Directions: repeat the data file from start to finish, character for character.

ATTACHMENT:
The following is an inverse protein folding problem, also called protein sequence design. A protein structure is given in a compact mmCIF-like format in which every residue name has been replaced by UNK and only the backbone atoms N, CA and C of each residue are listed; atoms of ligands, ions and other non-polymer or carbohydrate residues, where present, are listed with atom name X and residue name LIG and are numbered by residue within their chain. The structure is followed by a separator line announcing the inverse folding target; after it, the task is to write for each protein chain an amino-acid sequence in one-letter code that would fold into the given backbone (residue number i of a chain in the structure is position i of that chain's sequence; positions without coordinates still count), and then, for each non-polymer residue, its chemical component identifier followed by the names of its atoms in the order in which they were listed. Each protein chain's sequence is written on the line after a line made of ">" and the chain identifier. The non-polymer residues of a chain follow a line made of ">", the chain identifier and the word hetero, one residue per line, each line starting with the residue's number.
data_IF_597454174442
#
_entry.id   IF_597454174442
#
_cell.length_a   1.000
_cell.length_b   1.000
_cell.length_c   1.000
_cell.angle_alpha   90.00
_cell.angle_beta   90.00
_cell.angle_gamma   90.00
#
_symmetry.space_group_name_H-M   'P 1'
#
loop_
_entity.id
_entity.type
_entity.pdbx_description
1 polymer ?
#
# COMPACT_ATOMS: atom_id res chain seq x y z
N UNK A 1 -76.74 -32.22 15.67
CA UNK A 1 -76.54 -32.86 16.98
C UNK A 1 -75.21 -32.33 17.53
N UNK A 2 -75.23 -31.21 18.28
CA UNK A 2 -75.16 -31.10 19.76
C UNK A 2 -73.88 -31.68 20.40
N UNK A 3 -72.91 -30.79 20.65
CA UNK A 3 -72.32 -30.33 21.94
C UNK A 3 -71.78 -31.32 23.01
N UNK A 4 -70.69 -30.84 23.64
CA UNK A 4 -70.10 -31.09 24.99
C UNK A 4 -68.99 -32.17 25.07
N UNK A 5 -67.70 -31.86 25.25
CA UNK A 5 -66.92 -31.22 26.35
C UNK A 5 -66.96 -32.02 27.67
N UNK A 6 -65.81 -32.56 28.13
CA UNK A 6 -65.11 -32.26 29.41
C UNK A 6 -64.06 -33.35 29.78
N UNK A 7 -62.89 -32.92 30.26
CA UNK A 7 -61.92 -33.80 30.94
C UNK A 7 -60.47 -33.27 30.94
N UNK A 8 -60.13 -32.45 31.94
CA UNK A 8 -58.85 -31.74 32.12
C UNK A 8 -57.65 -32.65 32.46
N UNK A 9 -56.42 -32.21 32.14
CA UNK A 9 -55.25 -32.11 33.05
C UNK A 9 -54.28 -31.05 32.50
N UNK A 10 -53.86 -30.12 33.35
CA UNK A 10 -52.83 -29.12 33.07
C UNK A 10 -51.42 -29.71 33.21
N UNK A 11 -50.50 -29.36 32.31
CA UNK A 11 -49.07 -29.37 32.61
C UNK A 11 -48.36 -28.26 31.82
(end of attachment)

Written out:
The following is an inverse protein folding problem, also called protein sequence design. A protein structure is given in a compact mmCIF-like format in which every residue name has been replaced by UNK and only the backbone atoms N, CA and C of each residue are listed; atoms of ligands, ions and other non-polymer or carbohydrate residues, where present, are listed with atom name X and residue name LIG and are numbered by residue within their chain. The structure is followed by a separator line announcing the inverse folding target; after it, the task is to write for each protein chain an amino-acid sequence in one-letter code that would fold into the given backbone (residue number i of a chain in the structure is position i of that chain's sequence; positions without coordinates still count), and then, for each non-polymer residue, its chemical component identifier followed by the names of its atoms in the order in which they were listed. Each protein chain's sequence is written on the line after a line made of ">" and the chain identifier. The non-polymer residues of a chain follow a line made of ">", the chain identifier and the word hetero, one residue per line, each line starting with the residue's number.
data_IF_597454174442
#
_entry.id   IF_597454174442
#
_cell.length_a   1.000
_cell.length_b   1.000
_cell.length_c   1.000
_cell.angle_alpha   90.00
_cell.angle_beta   90.00
_cell.angle_gamma   90.00
#
_symmetry.space_group_name_H-M   'P 1'
#
loop_
_entity.id
_entity.type
_entity.pdbx_description
1 polymer ?
#
# COMPACT_ATOMS: atom_id res chain seq x y z
N UNK A 1 -76.74 -32.22 15.67
CA UNK A 1 -76.54 -32.86 16.98
C UNK A 1 -75.21 -32.33 17.53
N UNK A 2 -75.23 -31.21 18.28
CA UNK A 2 -75.16 -31.10 19.76
C UNK A 2 -73.88 -31.68 20.40
N UNK A 3 -72.91 -30.79 20.65
CA UNK A 3 -72.32 -30.33 21.94
C UNK A 3 -71.78 -31.32 23.01
N UNK A 4 -70.69 -30.84 23.64
CA UNK A 4 -70.10 -31.09 24.99
C UNK A 4 -68.99 -32.17 25.07
N UNK A 5 -67.70 -31.86 25.25
CA UNK A 5 -66.92 -31.22 26.35
C UNK A 5 -66.96 -32.02 27.67
N UNK A 6 -65.81 -32.56 28.13
CA UNK A 6 -65.11 -32.26 29.41
C UNK A 6 -64.06 -33.35 29.78
N UNK A 7 -62.89 -32.92 30.26
CA UNK A 7 -61.92 -33.80 30.94
C UNK A 7 -60.47 -33.27 30.94
N UNK A 8 -60.13 -32.45 31.94
CA UNK A 8 -58.85 -31.74 32.12
C UNK A 8 -57.65 -32.65 32.46
N UNK A 9 -56.42 -32.21 32.14
CA UNK A 9 -55.25 -32.11 33.05
C UNK A 9 -54.28 -31.05 32.50
N UNK A 10 -53.86 -30.12 33.35
CA UNK A 10 -52.83 -29.12 33.07
C UNK A 10 -51.42 -29.71 33.21
N UNK A 11 -50.50 -29.36 32.31
CA UNK A 11 -49.07 -29.37 32.61
C UNK A 11 -48.36 -28.26 31.82